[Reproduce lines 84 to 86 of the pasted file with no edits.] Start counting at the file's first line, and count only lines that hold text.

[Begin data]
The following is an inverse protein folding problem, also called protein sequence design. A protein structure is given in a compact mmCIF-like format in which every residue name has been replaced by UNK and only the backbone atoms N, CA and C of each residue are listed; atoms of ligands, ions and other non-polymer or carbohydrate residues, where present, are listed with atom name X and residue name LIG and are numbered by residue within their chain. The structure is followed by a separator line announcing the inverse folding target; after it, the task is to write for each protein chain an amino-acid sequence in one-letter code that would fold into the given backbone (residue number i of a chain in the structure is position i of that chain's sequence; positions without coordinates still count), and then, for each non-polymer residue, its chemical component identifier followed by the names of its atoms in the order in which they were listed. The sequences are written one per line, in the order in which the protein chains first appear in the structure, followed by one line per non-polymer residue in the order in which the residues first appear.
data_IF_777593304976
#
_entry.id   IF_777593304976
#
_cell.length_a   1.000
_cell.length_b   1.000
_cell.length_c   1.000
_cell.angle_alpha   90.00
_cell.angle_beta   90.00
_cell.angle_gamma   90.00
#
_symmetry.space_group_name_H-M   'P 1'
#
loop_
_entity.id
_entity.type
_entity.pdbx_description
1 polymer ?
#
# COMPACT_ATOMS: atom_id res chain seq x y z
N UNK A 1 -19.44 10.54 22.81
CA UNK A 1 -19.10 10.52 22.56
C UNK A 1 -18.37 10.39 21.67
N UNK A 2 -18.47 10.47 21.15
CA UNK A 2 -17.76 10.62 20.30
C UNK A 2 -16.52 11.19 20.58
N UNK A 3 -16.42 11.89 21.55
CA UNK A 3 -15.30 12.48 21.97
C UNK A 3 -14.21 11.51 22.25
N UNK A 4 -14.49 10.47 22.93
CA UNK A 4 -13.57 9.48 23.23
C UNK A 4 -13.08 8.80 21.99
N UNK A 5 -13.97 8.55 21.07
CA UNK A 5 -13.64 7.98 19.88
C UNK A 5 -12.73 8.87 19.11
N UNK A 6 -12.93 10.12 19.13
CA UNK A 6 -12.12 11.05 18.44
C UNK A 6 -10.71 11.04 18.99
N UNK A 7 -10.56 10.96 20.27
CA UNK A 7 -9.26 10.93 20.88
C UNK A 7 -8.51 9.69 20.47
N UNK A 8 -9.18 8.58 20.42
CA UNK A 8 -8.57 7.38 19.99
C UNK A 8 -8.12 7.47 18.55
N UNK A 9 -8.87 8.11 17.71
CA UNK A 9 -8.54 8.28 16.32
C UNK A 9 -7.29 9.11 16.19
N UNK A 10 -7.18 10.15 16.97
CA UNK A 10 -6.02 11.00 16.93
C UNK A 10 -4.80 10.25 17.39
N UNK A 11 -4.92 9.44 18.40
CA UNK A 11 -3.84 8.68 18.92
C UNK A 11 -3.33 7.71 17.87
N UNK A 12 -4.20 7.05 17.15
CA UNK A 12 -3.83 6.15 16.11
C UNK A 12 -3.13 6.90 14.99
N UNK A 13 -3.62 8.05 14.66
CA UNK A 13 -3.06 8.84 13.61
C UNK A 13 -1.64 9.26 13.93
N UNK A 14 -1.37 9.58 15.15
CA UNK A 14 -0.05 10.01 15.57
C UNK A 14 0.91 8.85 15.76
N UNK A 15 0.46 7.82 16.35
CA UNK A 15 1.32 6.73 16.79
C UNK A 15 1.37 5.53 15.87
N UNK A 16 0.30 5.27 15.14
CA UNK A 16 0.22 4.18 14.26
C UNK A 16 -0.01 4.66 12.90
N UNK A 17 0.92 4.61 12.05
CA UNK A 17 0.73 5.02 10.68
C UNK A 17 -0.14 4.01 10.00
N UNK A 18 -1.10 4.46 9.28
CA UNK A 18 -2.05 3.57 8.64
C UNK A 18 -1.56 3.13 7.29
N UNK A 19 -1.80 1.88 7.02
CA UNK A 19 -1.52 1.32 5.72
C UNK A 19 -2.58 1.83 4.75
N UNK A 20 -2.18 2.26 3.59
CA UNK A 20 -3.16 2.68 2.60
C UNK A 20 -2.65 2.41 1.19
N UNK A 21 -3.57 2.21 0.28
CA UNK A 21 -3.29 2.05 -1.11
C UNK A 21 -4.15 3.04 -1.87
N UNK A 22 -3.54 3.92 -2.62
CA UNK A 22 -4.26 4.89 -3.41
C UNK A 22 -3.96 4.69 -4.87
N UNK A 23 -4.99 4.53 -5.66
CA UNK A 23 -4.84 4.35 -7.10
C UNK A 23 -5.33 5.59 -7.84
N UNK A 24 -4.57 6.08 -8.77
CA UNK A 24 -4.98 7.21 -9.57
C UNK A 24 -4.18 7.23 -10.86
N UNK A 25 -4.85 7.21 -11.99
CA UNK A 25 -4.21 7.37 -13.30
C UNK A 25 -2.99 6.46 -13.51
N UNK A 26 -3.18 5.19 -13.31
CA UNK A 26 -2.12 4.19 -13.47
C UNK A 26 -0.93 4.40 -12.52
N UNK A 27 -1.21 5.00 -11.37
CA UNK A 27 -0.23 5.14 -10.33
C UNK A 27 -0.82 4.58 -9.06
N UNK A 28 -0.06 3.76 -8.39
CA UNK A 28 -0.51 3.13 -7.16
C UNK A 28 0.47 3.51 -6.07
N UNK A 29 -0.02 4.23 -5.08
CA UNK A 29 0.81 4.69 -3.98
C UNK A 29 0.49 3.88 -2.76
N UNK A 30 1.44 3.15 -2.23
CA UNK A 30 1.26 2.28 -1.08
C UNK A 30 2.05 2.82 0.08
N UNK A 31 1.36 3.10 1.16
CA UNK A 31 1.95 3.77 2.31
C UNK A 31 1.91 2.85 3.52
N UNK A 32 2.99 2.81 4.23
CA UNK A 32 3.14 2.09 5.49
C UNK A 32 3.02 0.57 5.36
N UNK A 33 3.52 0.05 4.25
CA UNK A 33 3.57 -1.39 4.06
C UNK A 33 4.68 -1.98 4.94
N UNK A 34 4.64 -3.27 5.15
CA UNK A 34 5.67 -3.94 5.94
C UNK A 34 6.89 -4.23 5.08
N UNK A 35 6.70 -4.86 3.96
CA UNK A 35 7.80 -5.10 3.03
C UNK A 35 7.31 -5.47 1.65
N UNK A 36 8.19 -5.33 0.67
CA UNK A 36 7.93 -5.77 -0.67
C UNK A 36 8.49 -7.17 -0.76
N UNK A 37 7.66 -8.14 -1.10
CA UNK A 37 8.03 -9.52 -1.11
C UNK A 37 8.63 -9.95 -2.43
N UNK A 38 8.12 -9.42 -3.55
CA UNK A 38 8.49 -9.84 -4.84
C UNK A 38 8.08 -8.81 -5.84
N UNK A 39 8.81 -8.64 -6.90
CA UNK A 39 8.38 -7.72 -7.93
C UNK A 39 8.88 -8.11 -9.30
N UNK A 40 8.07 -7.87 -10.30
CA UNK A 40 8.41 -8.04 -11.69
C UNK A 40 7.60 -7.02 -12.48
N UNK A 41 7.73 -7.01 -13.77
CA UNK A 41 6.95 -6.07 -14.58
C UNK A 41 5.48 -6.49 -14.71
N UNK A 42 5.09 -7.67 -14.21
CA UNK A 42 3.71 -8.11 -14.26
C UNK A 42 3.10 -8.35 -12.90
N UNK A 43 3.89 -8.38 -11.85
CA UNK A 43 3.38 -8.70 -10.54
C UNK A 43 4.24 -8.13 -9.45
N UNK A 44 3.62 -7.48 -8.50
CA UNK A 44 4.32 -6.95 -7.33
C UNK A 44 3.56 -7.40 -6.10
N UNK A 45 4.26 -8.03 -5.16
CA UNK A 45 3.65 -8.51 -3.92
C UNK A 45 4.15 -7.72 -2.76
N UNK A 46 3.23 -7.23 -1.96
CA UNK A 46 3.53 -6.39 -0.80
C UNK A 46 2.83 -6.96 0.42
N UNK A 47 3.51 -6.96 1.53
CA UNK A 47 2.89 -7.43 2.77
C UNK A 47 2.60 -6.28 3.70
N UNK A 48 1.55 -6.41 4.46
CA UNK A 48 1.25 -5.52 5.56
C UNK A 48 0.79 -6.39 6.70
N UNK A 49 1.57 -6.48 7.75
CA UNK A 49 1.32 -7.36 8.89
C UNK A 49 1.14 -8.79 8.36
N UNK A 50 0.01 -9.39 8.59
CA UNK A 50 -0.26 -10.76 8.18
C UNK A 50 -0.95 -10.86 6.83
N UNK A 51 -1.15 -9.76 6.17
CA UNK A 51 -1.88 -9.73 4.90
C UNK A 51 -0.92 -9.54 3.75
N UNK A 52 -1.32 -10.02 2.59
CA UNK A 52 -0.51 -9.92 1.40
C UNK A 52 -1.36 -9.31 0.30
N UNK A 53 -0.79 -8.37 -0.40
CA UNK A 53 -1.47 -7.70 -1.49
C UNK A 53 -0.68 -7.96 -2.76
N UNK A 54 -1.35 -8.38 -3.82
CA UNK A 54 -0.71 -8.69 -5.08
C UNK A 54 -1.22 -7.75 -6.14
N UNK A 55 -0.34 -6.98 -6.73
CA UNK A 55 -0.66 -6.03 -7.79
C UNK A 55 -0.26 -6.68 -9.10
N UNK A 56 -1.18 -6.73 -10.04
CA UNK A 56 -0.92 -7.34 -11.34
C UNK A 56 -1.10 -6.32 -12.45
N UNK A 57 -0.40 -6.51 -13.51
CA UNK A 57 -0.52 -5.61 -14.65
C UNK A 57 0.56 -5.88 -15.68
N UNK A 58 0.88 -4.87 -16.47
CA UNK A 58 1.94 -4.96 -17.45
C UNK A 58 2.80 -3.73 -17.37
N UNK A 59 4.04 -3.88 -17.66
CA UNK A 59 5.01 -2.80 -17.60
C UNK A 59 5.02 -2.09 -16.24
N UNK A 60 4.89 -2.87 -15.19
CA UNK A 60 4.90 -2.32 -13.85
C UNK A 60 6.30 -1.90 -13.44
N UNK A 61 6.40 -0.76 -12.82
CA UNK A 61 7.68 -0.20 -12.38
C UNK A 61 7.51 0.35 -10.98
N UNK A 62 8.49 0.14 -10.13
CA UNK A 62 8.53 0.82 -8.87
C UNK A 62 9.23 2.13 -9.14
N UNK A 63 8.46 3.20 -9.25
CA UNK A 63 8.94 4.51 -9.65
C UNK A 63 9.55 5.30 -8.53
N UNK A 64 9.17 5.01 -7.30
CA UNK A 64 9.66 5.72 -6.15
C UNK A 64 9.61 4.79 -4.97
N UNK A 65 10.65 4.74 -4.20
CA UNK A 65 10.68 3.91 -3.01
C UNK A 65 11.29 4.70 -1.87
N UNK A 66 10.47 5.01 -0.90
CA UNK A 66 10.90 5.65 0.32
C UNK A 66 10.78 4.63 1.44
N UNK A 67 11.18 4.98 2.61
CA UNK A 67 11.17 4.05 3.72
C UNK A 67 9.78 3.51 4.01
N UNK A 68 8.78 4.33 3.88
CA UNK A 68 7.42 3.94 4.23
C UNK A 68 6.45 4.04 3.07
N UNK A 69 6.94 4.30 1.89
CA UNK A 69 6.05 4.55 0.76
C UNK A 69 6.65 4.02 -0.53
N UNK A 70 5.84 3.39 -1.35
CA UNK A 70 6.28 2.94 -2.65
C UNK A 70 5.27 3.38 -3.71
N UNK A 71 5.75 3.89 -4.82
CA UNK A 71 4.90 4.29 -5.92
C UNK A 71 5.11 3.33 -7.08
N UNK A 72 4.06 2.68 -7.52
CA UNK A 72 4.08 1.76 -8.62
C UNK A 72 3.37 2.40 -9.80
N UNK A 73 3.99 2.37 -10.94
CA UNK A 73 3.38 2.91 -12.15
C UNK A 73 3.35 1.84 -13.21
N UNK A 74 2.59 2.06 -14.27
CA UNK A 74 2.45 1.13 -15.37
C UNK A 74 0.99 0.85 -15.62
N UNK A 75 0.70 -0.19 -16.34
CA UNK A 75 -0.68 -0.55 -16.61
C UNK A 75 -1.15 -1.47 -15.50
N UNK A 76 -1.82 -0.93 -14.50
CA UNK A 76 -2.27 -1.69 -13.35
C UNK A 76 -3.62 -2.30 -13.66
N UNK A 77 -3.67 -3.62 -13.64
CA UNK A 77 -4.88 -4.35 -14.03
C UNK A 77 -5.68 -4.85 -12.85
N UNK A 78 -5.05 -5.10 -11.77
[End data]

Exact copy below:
C UNK A 21 -4.15 3.04 -1.87
N UNK A 22 -3.54 3.92 -2.62
CA UNK A 22 -4.26 4.89 -3.41